NVIDIA announced via their blog today that they are preparing to take things in a new direction by licensing their GPU cores and visual computing patent portfolio to other manufacturers. NVIDIA notes that during recent years, as PC sales have been in a decline, sales of other computing devices have been increasing. Going along with this changing landscape, consumers are demanding faster, crisper, high definition displays that produce vivid images no matter what device is currently in use. Driving those displays are the GPUs and NVIDIA is in a good position to capitalize as they have been a long time leader in the GPU market for PCs and more recently, they have been successful in the Android device market with their Tegra line of chips.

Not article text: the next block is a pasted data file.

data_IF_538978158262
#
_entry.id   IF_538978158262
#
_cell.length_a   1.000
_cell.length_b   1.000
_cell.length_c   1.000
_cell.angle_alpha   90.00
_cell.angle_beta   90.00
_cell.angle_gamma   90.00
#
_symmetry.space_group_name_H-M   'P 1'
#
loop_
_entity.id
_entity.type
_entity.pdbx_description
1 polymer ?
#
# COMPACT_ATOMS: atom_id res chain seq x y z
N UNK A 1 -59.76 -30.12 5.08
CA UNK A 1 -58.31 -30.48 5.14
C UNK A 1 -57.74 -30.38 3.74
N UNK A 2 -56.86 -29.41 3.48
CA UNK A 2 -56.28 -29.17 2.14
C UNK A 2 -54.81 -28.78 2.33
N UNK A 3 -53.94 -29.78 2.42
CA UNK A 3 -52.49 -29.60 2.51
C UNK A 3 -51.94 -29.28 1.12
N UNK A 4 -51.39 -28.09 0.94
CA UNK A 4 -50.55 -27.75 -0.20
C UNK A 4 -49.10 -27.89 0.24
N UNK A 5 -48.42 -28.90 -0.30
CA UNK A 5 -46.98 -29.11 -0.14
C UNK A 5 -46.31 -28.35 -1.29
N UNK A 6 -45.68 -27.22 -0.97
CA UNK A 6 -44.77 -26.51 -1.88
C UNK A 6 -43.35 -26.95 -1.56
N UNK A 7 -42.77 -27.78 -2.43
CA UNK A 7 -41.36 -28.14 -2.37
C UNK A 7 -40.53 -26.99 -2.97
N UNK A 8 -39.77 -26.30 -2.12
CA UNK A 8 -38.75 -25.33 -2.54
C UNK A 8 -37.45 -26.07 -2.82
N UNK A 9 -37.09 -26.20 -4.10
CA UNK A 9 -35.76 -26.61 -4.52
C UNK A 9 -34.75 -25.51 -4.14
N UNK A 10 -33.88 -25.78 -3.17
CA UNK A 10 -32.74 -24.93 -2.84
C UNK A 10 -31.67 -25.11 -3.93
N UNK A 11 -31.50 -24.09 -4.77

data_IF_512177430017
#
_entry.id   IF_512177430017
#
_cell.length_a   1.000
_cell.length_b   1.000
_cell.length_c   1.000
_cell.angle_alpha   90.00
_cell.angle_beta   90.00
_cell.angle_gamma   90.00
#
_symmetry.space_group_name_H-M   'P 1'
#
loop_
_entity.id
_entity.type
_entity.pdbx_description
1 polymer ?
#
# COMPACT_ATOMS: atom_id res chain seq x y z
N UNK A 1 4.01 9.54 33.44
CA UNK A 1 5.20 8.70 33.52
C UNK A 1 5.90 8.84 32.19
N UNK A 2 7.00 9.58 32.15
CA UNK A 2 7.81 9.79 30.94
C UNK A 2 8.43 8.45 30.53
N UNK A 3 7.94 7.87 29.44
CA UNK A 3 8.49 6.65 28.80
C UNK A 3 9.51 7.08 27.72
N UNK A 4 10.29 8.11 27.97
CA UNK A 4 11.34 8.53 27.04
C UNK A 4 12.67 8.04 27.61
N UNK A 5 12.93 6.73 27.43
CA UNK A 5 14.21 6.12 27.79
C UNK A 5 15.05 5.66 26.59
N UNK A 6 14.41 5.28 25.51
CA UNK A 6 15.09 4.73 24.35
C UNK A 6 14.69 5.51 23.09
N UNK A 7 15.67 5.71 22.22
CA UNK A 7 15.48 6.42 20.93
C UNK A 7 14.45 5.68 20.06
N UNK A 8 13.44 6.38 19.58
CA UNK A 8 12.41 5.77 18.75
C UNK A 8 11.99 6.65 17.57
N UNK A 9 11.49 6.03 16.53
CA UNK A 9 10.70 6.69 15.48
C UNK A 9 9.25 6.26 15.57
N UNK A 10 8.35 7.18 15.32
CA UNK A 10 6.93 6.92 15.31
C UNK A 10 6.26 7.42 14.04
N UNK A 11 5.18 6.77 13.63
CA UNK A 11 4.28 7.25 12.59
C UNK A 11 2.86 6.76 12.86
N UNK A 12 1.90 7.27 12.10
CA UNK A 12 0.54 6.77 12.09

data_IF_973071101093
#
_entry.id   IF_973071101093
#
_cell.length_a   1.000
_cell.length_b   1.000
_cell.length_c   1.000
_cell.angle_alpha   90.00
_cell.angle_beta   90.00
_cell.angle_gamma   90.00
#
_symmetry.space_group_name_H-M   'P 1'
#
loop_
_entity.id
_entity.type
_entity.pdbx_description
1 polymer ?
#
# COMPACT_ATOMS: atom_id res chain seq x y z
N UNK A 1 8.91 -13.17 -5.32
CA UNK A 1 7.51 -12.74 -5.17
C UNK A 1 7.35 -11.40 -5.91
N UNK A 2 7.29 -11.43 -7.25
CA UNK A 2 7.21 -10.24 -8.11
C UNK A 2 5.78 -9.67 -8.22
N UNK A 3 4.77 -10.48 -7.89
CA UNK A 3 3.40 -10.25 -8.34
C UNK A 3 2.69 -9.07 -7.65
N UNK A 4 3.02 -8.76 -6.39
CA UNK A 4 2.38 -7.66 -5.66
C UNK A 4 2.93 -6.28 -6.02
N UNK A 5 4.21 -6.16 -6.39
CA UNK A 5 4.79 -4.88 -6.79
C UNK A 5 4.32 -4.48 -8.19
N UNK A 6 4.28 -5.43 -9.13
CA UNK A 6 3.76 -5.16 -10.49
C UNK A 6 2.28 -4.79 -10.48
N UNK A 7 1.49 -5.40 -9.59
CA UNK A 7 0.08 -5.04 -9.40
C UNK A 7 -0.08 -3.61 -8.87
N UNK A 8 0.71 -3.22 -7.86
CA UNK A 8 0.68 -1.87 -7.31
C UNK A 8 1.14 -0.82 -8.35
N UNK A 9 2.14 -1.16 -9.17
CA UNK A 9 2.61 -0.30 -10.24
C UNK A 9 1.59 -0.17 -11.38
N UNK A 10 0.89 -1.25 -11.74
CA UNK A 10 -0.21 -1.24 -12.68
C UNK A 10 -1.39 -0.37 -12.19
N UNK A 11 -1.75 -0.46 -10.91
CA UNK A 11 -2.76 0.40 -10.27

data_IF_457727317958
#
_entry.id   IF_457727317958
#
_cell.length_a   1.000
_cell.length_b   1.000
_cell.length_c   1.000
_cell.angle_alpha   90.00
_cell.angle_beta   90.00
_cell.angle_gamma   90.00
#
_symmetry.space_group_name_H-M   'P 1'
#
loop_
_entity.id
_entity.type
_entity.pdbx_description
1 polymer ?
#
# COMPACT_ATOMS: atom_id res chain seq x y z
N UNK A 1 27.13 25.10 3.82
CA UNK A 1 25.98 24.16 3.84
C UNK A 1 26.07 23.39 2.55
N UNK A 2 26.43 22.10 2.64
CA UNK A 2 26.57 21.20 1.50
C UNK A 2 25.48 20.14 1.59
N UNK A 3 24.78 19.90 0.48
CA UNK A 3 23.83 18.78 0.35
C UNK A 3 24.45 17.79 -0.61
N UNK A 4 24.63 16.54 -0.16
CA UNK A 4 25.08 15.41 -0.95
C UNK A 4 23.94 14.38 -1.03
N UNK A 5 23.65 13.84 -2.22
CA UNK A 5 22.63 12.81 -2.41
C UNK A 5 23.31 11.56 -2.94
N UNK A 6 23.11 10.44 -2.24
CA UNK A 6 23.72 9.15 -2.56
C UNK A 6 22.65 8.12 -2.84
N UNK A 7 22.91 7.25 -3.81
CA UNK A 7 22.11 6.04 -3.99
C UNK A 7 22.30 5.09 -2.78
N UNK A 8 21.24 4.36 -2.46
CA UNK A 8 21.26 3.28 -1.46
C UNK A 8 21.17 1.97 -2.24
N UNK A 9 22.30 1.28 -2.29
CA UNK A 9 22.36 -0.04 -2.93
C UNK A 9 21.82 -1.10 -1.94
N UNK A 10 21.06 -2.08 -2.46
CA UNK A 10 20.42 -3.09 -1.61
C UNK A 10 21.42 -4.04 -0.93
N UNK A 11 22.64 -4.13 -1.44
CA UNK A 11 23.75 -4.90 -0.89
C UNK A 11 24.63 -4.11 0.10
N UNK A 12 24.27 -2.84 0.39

As NVIDIA notes though, trying to meet the demands of every part of the expanding market, which will be in the billions of units range for all types of devices, is not practical. They can get their technology into more parts of the market by licensing their intellectual property to other manufacturers and realize financial benefits in the process.
The first step will involve the Android device market, which NVIDIA describes as “an unprecedented opportunity” due to the explosion of Android devices, by licensing their Kepler architecture. Kepler supports DX11, OpenGL 4.3 and GPGPU capabilities using only a half-watt of power to operate. This makes “it scalable from smartphones to supercomputers.” Kepler is already the base architecture for GPUs like the GeForce line, Quadro and Tesla and will be used in the next generation of Tegra chips codenamed Logan. NVIDIA will eventually license rights to their visual computing patent portfolio so others can develop their own GPU devices.